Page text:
Culture writer Liv Jones takes a close look at Bernadine Evaristo’s most well known novel: Girl, Woman, Other – stressing the importance of broadening one’s perspective through literature
After the tragic death of George Floyd and the protesting that followed, I wanted to inform myself further on racial injustice. One aspect of this was to expand my reading to include more literature by BAME authors. Girl, Woman, Other was the perfect book to start with. This book lives up to its long list of accolades; winner of The Booker Prize 2019, shortlisted for the Women’s Prize for Fiction 2020 and for the Orwell Prize for Political Fiction 2020. I would recommend this to anyone and everyone.
Evaristo’s eighth novel follows the lives of twelve black women who live in the United Kingdom. Each small chapter is dedicated to one woman and three chapters together create a story in which their lives overlap. The book travels through different decades, looking at a range of generations, backgrounds and experiences.
The women themselves could not be more diverse. We are introduced to Amma – a lesbian socialist playwright, Carole – a high-flying business woman who was abused as a teen, Shirley – a talked-over-by-men teacher at a low achieving high school, and Morgan – a non-binary person who discovers their preferred gender identity through Twitter conversations. However, all their stories share one overarching theme – prejudice.
Each story is deeply emotional and encourages empathy from the reader. Each character is complex and flawed. They all have made questionable decisions and experienced setbacks in their lifetime, something which works to make the characters both relatable and realistic. Reading the novel, I found I was rooting for each main character as if they were my friend or family member. Conjuring up such well-developed characters through writing is rare, and Evaristo mastered it perfectly.
The relationships between the main characters are touching and kind. The women support and protect each other from diverse prejudices, motivated by race, gender, sexuality and class. It feels here that Evaristo is encouraging us to stand together, to support each other despite having different lives and struggles.
Evaristo uses an extremely unique style of writing, marked by a lack of punctuation. She doesn’t use capital letters to start sentences, full-stops or quotation marks and the sentences/paragraphs are split into single word lines, looking more like a play script than a novel.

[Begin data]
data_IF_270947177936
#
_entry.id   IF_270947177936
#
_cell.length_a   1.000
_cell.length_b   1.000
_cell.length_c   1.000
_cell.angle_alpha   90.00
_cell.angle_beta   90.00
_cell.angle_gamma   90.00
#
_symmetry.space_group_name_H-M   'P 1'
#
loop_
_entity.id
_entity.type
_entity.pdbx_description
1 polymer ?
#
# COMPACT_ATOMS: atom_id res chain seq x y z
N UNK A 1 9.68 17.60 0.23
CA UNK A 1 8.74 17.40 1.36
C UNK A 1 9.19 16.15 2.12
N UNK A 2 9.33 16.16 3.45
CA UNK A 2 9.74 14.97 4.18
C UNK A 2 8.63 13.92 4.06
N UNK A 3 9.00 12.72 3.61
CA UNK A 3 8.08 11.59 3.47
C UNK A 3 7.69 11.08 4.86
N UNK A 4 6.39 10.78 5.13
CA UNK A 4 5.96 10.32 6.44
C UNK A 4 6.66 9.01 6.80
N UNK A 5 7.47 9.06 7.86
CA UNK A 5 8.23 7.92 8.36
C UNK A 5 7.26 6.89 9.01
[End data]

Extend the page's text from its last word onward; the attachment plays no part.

Whilst reading other reviews of the book, it became clear that some readers didn’t like this lack of convention – even describing it as a ‘pet peeve.’ Although perhaps not for everyone, after a chapter of getting used to it, I loved this form of writing, which more closely resembles how real people speak. I found it easy to follow and it pushed me to read on until the end of the chapter. I interpreted this use of style to demonstrate that the discrimination and anguish faced by the women are on-going and never-ending struggles, they don’t just stop when the reader puts the book down.
Reading BAME literature is so important. Following the recent BLM events, it is now more widely acknowledged that for white people, it’s vital to learn from the Black community by listening to their experiences and understanding how to support them as an ally. Not only is it important to support BAME authors but these books also allow us access into the characters’ life and thought process, putting ourselves in someone else’s shoes if only for a moment. Girl, Woman, Other particularly allows the reader to gain an insight into how racism and white privilege affects Black British women on a daily basis.
I devoured Girl, Woman, Other. It is well-written, engaging and immersive. It is first and foremost a great read, but also helped me see the world from different perspectives, something we all need to be doing more of.
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